Mangini at ease with transition after overhaul in Cleveland

ORLANDO -- We haven't heard much from Browns coach Eric Mangini since Mike Holmgren took over as the team's president in late December, and we haven't heard much about him either. Of all the changes in the organization this offseason, the angst Mangini generated upon Holmgren's arrival and Mangini's absence from the spotlight after basically holding all power since his hire last offseason has to be the most notable.

Holmgren has been the face and the voice of the Browns.

Browns' offseason moves

![]( acquired:
CB John Bowie

QB Jake Delhomme

LB Scott Fujita

RB Peyton Hillis

Players lost:
QB Derek Anderson
G Hank Fraley

G Rex Hadnot

TE Steve Heiden

RB Jamal Lewis
FS Brodney Pool

QB Brady Quinn
WR Donte' Stallworth

G Ryan Tucker

Players re-signed:
LB Jason Trusnik

Well, Mangini surfaced at the NFL Annual Meeting on Sunday and he didn't hide. Though the layering of power has shifted around him, Mangini told me that he seems far more at ease just being a football coach.

"It's been great," he said. "I'd be excited about having anybody who could come in with great ideas -- to have (Holmgren's) wisdom, the experience that he's had as a head coach and running a football team ... that's really helped me, and it's helped the organization. We also added (general manager) Tom Heckert. So the three of us, being able to sit in there and discuss ideas and get to the right solution, the Cleveland Browns did a really good thing."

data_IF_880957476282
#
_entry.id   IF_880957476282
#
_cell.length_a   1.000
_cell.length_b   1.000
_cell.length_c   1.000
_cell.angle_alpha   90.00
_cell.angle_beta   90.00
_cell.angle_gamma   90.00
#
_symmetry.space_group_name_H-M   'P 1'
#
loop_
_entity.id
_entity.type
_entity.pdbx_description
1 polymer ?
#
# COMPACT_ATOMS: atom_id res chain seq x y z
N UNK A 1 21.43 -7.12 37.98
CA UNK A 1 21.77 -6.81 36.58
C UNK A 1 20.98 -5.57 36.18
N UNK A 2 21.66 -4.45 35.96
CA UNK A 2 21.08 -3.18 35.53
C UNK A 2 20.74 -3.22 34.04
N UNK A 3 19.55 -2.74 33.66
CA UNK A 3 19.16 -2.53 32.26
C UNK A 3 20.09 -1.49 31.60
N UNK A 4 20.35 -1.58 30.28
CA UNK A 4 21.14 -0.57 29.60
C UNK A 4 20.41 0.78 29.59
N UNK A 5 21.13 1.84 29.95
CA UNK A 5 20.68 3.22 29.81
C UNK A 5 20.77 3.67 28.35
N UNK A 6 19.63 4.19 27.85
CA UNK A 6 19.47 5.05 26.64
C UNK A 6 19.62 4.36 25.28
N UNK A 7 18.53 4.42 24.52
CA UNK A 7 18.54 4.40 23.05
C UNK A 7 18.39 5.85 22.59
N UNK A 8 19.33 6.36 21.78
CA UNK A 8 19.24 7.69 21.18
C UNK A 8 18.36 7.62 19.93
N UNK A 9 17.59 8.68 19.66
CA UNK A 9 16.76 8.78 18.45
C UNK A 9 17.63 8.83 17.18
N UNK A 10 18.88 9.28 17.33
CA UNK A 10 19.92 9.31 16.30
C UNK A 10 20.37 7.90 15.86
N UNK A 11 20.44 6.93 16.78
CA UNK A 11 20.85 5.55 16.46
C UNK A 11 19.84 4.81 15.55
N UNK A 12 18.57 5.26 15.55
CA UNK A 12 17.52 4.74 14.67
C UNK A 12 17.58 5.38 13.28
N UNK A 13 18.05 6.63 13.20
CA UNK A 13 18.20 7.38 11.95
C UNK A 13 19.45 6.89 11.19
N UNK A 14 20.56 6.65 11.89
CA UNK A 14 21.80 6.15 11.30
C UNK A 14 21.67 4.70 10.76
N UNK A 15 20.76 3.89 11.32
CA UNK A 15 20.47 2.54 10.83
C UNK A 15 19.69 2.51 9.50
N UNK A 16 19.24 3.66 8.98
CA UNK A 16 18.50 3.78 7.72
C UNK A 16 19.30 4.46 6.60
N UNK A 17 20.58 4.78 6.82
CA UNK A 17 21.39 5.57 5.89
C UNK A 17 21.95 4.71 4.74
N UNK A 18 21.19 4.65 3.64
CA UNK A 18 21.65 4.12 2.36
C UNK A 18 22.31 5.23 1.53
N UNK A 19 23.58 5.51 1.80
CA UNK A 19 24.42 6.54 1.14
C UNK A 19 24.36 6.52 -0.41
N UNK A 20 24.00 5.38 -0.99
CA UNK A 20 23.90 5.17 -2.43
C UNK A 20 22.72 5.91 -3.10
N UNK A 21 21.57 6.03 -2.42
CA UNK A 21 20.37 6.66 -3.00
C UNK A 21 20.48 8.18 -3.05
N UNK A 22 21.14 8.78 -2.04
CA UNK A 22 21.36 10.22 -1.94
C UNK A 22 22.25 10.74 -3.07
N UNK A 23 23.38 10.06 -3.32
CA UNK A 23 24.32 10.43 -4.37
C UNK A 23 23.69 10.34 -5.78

People within the organization said Mangini has been far more at ease in his more focused role, which is good for the Browns because last season -- and offseason -- was a mess. With his dictator-like mentality, Mangini drew the ire of nearly everyone with whom he came in contact and had a lot of folks operating on eggshells.

Mangini had rookies bussed from Ohio to Connecticut to work at his football camp, prompting criticism from players and the NFLPA. His hand-picked general manager, George Kokinis, was surprisingly fired midseason. The stories about the way he treated people throughout the organization weren't good.

Oh, and the Browns stunk.

But as bad as things were, Cleveland (5-11) won its last four games. No matter the situation, if a team wins four straight to close out a season in the NFL, that's a sign of a proud nucleus of players who believe -- at least to a degree -- in the coach and his staff. Now that Mangini is nothing more than a football coach with input on personnel, he believes the new structure will favor a better product on the field.

"I really felt that we understood how we had to play at the end of the season," Mangini said. "The guys got it, and there's a sense of community, a sense of purpose. It's really satisfying as a head coach. I'm looking for that core group of guys to do the same thing next season with the addition of free agents and the rookie class that we'll have -- the way that we'll play, the style that we play, carrying that through to the start of the season."

Holmgren's bold moves

Team president Mike Holmgren has changed things drastically in Cleveland since his arrival, putting his credibility on the line instantly, writes Vic Carucci. **More ...**

The biggest offseason moves so far have been the jettisoning of quarterbacks Derek Anderson and Brady Quinn and adding their replacements, Seneca Wallace and Jake Delhomme. There doesn't appear to be a favorite at this point, and their might not be one for a while because Cleveland is still looking for another quarterback, be it through the draft -- which Holmgren hasn't ruled out -- or free agency.

Should things come down to Wallace, who was Matt Hasselbeck's backup in Seattle, or Delhomme, who was a hot mess before getting benched last season and then released by Carolina, the battle could be complicated. Different schemes would have to be used since Wallace is a smaller, out-of-the-pocket player with ties to Holmgren, while Delhomme is a more traditional drop-back passer.